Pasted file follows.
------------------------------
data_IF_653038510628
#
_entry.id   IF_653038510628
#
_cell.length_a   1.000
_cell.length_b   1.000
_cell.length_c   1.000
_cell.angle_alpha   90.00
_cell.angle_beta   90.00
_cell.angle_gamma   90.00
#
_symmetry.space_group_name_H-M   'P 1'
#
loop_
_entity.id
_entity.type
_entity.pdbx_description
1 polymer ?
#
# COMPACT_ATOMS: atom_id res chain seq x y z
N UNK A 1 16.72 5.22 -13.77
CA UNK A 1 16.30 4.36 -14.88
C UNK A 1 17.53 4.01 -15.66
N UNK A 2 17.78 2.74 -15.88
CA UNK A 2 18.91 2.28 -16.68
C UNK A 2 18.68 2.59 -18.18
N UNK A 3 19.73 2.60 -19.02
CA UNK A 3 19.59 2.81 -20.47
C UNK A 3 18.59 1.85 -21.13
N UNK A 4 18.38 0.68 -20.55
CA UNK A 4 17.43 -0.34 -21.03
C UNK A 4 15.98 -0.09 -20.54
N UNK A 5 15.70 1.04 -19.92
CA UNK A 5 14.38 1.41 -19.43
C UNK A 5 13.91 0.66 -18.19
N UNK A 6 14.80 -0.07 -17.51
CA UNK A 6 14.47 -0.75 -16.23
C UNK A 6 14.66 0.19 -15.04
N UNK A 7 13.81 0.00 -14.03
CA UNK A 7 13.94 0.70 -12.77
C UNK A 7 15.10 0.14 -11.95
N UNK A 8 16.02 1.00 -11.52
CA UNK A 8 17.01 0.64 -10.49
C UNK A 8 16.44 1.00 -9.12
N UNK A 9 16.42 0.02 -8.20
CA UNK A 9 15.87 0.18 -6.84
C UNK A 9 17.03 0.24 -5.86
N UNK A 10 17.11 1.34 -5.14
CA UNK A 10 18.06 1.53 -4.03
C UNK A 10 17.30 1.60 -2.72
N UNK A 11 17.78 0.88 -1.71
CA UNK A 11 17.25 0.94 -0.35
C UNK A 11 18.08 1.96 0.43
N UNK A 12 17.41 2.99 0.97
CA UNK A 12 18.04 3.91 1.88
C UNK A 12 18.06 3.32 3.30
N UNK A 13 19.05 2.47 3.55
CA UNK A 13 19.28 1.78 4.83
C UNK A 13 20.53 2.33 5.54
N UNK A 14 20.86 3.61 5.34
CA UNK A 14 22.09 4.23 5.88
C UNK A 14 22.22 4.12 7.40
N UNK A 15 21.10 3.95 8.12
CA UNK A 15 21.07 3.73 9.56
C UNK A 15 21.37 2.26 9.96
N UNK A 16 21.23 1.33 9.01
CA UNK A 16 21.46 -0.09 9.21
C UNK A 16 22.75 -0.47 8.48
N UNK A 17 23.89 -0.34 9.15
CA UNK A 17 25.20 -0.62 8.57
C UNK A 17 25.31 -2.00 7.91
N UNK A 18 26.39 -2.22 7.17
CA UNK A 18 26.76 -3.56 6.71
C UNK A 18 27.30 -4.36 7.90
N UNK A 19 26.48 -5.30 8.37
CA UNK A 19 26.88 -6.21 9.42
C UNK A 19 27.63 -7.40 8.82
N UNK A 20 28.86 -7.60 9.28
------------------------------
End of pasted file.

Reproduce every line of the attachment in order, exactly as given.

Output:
data_IF_653038510628
#
_entry.id   IF_653038510628
#
_cell.length_a   1.000
_cell.length_b   1.000
_cell.length_c   1.000
_cell.angle_alpha   90.00
_cell.angle_beta   90.00
_cell.angle_gamma   90.00
#
_symmetry.space_group_name_H-M   'P 1'
#
loop_
_entity.id
_entity.type
_entity.pdbx_description
1 polymer ?
#
# COMPACT_ATOMS: atom_id res chain seq x y z
N UNK A 1 16.72 5.22 -13.77
CA UNK A 1 16.30 4.36 -14.88
C UNK A 1 17.53 4.01 -15.66
N UNK A 2 17.78 2.74 -15.88
CA UNK A 2 18.91 2.28 -16.68
C UNK A 2 18.68 2.59 -18.18
N UNK A 3 19.73 2.60 -19.02
CA UNK A 3 19.59 2.81 -20.47
C UNK A 3 18.59 1.85 -21.13
N UNK A 4 18.38 0.68 -20.55
CA UNK A 4 17.43 -0.34 -21.03
C UNK A 4 15.98 -0.09 -20.54
N UNK A 5 15.70 1.04 -19.92
CA UNK A 5 14.38 1.41 -19.43
C UNK A 5 13.91 0.66 -18.19
N UNK A 6 14.80 -0.07 -17.51
CA UNK A 6 14.47 -0.75 -16.23
C UNK A 6 14.66 0.19 -15.04
N UNK A 7 13.81 0.00 -14.03
CA UNK A 7 13.94 0.70 -12.77
C UNK A 7 15.10 0.14 -11.95
N UNK A 8 16.02 1.00 -11.52
CA UNK A 8 17.01 0.64 -10.49
C UNK A 8 16.44 1.00 -9.12
N UNK A 9 16.42 0.02 -8.20
CA UNK A 9 15.87 0.18 -6.84
C UNK A 9 17.03 0.24 -5.86
N UNK A 10 17.11 1.34 -5.14
CA UNK A 10 18.06 1.53 -4.03
C UNK A 10 17.30 1.60 -2.72
N UNK A 11 17.78 0.88 -1.71
CA UNK A 11 17.25 0.94 -0.35
C UNK A 11 18.08 1.96 0.43
N UNK A 12 17.41 2.99 0.97
CA UNK A 12 18.04 3.91 1.88
C UNK A 12 18.06 3.32 3.30
N UNK A 13 19.05 2.47 3.55
CA UNK A 13 19.28 1.78 4.83
C UNK A 13 20.53 2.33 5.54
N UNK A 14 20.86 3.61 5.34
CA UNK A 14 22.09 4.23 5.88
C UNK A 14 22.22 4.12 7.40
N UNK A 15 21.10 3.95 8.12
CA UNK A 15 21.07 3.73 9.56
C UNK A 15 21.37 2.26 9.96
N UNK A 16 21.23 1.33 9.01
CA UNK A 16 21.46 -0.09 9.21
C UNK A 16 22.75 -0.47 8.48
N UNK A 17 23.89 -0.34 9.15
CA UNK A 17 25.20 -0.62 8.57
C UNK A 17 25.31 -2.00 7.91
N UNK A 18 26.39 -2.22 7.17
CA UNK A 18 26.76 -3.56 6.71
C UNK A 18 27.30 -4.36 7.90
N UNK A 19 26.48 -5.30 8.37
CA UNK A 19 26.88 -6.21 9.42
C UNK A 19 27.63 -7.40 8.82
N UNK A 20 28.86 -7.60 9.28